British Museum blog

Virtual autopsy: discover how the ancient Egyptian Gebelein Man died

Scan of Gebelein Man shown on an autopsy tableDaniel Antoine, Curator of Physical Anthropology,
British Museum

In recent months the naturally-preserved mummy known as Gebelein Man (on display in Room 64, the Early Egypt gallery at the British Museum) has been revealing some of his long-held secrets.

Gebelein Man, Predynastic period, around 3500 BC

Gebelein Man, Predynastic period, around 3500 BC

He was buried in about 3500 BC (if not earlier) at the site of Gebelein in Upper Egypt. Direct contact with the hot, dry sand naturally mummified his body, making him one of the best-preserved individuals from ancient Egypt. He has been in the British Museum collection for over 100 years and in 2012 he was taken out of the Museum for the first time to be CT scanned.

On the morning of 1 September this year, Gebelein Man was carefully packed and taken to the Bupa Cromwell Hospital in London. The detailed images and 3D models created from the high resolution X-rays taken there have allowed us to look inside his body and learn more about his life and his death in ways never before possible. As far as I’m aware, this is the first time that a well-preserved Predynastic mummy has ever been CT scanned.

Not only have we been able to discover that Gebelein Man was young when he died (18-21 years) but, unexpectedly, we have also learned that he died because he was stabbed in the back. The analysis of ancient human remains rarely reveals the cause of death but the cut on his back, as well as the damage to the underlying shoulder blade and rib, are characteristic of a single, fatal, penetrating wound.

With the help of the Interactive Institute, a virtual autopsy table (a new state-of-the-art interactive exhibit based on medical visualisation technology) is on show in Room 64 for a limited time (16 November to 16 December 2012) and will let visitors explore this natural mummy for themselves, using the interactive touchscreen and the gesture-based interface. Information points at relevant locations guide visitors to the more significant discoveries we have made.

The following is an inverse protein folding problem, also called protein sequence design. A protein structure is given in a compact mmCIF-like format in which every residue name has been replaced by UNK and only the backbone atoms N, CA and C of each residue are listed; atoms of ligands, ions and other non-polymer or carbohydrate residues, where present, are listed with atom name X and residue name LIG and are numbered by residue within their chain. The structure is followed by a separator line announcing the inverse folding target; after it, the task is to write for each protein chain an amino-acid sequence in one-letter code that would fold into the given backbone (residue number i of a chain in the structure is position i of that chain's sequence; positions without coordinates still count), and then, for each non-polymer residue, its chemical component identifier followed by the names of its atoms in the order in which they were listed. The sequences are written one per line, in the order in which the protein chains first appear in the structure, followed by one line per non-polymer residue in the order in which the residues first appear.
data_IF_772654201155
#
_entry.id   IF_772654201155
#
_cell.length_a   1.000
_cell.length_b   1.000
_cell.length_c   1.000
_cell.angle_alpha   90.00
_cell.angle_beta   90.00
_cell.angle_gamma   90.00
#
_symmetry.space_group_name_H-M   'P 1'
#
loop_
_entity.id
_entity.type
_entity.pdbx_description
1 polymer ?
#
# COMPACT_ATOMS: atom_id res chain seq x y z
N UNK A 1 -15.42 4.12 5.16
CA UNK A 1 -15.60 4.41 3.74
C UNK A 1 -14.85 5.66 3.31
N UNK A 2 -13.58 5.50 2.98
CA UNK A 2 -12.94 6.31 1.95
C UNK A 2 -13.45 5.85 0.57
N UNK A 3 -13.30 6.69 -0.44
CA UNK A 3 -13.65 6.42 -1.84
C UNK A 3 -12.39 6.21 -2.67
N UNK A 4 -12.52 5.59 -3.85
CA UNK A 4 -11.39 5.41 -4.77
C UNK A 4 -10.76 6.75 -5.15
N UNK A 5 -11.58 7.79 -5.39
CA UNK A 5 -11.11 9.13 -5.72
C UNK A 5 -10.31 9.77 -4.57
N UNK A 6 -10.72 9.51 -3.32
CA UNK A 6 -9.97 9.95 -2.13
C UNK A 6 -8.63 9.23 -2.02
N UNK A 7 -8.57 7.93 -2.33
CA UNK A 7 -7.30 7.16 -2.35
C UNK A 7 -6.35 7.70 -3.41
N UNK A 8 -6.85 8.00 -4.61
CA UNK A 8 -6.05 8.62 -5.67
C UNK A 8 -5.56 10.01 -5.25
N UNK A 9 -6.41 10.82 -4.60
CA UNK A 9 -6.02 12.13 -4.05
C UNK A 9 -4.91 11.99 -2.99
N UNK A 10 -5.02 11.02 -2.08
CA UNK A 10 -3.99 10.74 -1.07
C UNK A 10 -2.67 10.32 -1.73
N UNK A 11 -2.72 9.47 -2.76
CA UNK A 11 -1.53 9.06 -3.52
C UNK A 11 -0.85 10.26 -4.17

Exploring the scans of Gebelein Man on the interactive screen

Exploring the scans of Gebelein Man on the interactive screen

Come and explore Gebelein Man for yourself using the autopsy table and perhaps you will spot something we’ve missed.

Virtual autopsy: explore a natural mummy from early Egypt is on display in Room 64 until 3 March 2013
Tweet using #murder3500BC and @britishmuseum
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Filed under: Archaeology, At the Museum, Collection, Egypt and Sudan, Research, , , ,

10 Responses - Comments are closed.

  1. That looks amazing! I wish Iived on the same continent.

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  2. ritaroberts says:

    This is fantastic. So much to be learned now we have modern technology.

    Like

  3. ritaroberts says:

    Reblogged this on Ritaroberts's Blog and commented:
    So much to be learned now we have modern technology. This is a very interesting story.

    Like

  4. A fine exhibit. I have little hope, however, that the case will ever be solved.

    Like

  5. Lana says:

    i saw this with my school